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MemberSusan Grunewald

I am a Ph.D. candidate in History at Carnegie Mellon University in Pittsburgh, PA. My dissertation examines German prisoners of war in the Soviet Union from 1941-1956. I am interested in how they were treated, why they were held for so long, and their role in the Soviet forced labor economy. To access their labor contribution, I digitally map the camp locations with regards to resources and infrastructure developments with the program ArcGIS. The role of the POWs in the early stages of the Cold War is also a major part of my research.

MemberJohanna Mellis

…Co-authored proposal with Dr. Toby Rider for the Junior Intramural Grant at California State University, Fullerton, for the oral history project titled, “Cold War Athlete-Refugees in CA Project.” Summer 2017-2018. Dr. Rider and I are using the grant to conduct interviews with athlete-defectors from Eastern Europe…
…, and Sport Policy in Socialist Hungary.” Contemporary European History. (Submitted)

“Beyond Politics: Hungarian Defectors and the Realities of American Cold War Sport Policies on the Ground Level.” Journal of Sport History. (Submitted)

Review of The Olympic Games, the Soviet Sports Bureaucracy, and the Co…

I am a doctoral candidate in History at the University of Florida. My dissertation, titled Negotiation Through Sport: Navigating Everyday Life in Socialist Hungary, 1948-1989, examines the changes in policies, social relations, and cultural norms in the elite sport community. More specifically, I examine how the 1956 Hungarian Revolution and mass defection of hundreds of athletes following the Revolution gradually influenced sport leaders and elite athletes that cooperating with one another enabled both groups to achieve their respective goals of gold medals and material prosperity. My research also explores the improving relations between Hungarian sport leaders and the International Olympic Committee, and how their relations impacted policies domestically and within the IOC. In sum, my research is a history of the politics of cooperation during the Cold War, through the lens of elite sport. My research has been awarded numerous prestigious grants, including the Olympic Studies Centre’s PhD Research Grant, the North American Society for sport History Dissertation Travel Grant, and a Fulbright Grant. I have also received several Foreign Language and Area Studies (FLAS) Fellowships to study Hungary. My research consists of archival materials from the National Archives and State Security Services Archives in Hungary, the Olympic Studies Centre’s archival holdings on the IOC in Switzerland, and over thirty oral histories that I have conducted with former top athletes, coaches, and sport leaders.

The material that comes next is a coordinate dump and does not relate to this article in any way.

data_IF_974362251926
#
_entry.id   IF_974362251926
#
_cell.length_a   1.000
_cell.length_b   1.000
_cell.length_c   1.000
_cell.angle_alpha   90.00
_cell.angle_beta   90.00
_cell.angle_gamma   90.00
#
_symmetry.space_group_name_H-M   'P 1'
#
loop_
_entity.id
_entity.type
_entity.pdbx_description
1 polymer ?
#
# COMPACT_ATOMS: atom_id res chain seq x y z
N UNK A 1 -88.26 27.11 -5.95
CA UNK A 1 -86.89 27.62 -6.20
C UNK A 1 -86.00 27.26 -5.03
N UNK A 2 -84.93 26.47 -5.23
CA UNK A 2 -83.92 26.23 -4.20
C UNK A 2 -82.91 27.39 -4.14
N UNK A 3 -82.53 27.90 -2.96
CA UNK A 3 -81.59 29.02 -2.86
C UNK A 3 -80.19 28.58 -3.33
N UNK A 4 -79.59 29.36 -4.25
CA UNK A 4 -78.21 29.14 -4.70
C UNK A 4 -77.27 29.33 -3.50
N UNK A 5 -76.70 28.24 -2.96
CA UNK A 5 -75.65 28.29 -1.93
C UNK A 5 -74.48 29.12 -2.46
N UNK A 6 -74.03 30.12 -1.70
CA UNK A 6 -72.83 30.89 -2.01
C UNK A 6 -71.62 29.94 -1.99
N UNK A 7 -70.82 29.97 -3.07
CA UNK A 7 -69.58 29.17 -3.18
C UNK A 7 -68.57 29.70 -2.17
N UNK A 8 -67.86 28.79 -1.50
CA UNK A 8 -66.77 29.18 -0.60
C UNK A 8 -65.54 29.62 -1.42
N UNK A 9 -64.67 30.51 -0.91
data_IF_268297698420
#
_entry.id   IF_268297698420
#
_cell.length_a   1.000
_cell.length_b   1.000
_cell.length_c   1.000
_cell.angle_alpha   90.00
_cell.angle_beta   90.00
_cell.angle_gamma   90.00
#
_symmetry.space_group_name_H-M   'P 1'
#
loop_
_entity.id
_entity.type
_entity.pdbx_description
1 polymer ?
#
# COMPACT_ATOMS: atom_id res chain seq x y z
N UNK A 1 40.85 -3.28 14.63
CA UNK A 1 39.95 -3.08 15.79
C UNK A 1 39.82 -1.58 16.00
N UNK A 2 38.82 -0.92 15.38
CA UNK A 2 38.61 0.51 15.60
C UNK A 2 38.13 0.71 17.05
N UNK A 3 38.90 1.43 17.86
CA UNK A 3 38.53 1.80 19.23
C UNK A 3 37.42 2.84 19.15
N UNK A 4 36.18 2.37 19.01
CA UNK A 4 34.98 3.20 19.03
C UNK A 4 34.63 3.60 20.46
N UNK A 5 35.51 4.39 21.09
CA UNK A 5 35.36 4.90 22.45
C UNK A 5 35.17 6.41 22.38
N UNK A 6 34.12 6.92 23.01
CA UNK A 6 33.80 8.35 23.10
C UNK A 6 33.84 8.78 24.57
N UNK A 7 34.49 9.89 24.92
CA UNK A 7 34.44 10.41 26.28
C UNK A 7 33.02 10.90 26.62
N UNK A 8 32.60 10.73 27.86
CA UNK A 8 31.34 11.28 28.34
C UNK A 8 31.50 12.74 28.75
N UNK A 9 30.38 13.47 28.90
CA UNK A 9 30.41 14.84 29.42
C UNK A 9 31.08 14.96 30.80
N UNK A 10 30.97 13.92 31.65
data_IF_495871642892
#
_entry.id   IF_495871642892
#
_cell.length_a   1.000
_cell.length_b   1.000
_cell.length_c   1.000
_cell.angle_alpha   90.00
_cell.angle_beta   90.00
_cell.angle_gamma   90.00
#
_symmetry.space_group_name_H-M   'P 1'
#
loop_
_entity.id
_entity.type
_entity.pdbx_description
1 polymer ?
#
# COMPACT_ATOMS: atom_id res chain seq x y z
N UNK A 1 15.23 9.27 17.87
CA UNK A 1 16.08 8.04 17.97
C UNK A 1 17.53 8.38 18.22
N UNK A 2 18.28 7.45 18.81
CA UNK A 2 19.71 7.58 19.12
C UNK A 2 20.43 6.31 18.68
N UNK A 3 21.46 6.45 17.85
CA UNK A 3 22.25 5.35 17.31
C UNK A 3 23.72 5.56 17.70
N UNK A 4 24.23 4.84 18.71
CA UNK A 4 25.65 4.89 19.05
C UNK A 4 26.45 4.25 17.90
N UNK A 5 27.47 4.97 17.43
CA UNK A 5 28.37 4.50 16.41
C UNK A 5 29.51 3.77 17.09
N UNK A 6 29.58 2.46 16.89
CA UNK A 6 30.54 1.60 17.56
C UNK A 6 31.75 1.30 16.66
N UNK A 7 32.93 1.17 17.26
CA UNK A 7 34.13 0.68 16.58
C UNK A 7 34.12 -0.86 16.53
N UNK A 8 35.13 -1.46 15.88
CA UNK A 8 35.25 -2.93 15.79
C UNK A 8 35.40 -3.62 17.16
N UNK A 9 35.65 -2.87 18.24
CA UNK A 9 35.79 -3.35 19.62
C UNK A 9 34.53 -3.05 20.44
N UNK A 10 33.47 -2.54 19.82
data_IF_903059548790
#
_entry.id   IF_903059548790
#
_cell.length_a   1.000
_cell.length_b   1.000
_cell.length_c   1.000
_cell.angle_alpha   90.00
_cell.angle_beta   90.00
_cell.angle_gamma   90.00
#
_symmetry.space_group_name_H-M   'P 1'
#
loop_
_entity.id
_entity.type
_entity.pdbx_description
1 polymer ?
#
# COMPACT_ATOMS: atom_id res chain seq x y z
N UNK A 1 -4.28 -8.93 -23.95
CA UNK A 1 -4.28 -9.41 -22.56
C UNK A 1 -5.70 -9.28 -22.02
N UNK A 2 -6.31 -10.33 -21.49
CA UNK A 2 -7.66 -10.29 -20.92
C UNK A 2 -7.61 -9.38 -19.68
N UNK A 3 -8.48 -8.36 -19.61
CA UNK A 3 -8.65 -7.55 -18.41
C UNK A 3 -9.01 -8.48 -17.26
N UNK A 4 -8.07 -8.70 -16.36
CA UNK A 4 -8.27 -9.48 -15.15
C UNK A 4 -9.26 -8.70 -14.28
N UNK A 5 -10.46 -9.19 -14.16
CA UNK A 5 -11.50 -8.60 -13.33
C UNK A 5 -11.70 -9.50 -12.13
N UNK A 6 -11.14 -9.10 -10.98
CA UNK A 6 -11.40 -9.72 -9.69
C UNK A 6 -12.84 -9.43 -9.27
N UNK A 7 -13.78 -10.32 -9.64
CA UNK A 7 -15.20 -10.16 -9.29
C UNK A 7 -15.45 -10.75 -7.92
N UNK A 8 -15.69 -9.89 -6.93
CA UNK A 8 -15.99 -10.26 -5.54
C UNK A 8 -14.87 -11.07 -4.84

MemberRobert Niebuhr

…oward Nonalignment: The Improbable and Fateful Intersection of Yugoslavia and
China, 1948–53,” journal article submitted November 2017 and under review at Cold War History. With Zvonimir Stopić, Capital Normal University (China), and David Pickus, Zhejiang University (China).

“Prisoners of the Chaco: The Bol…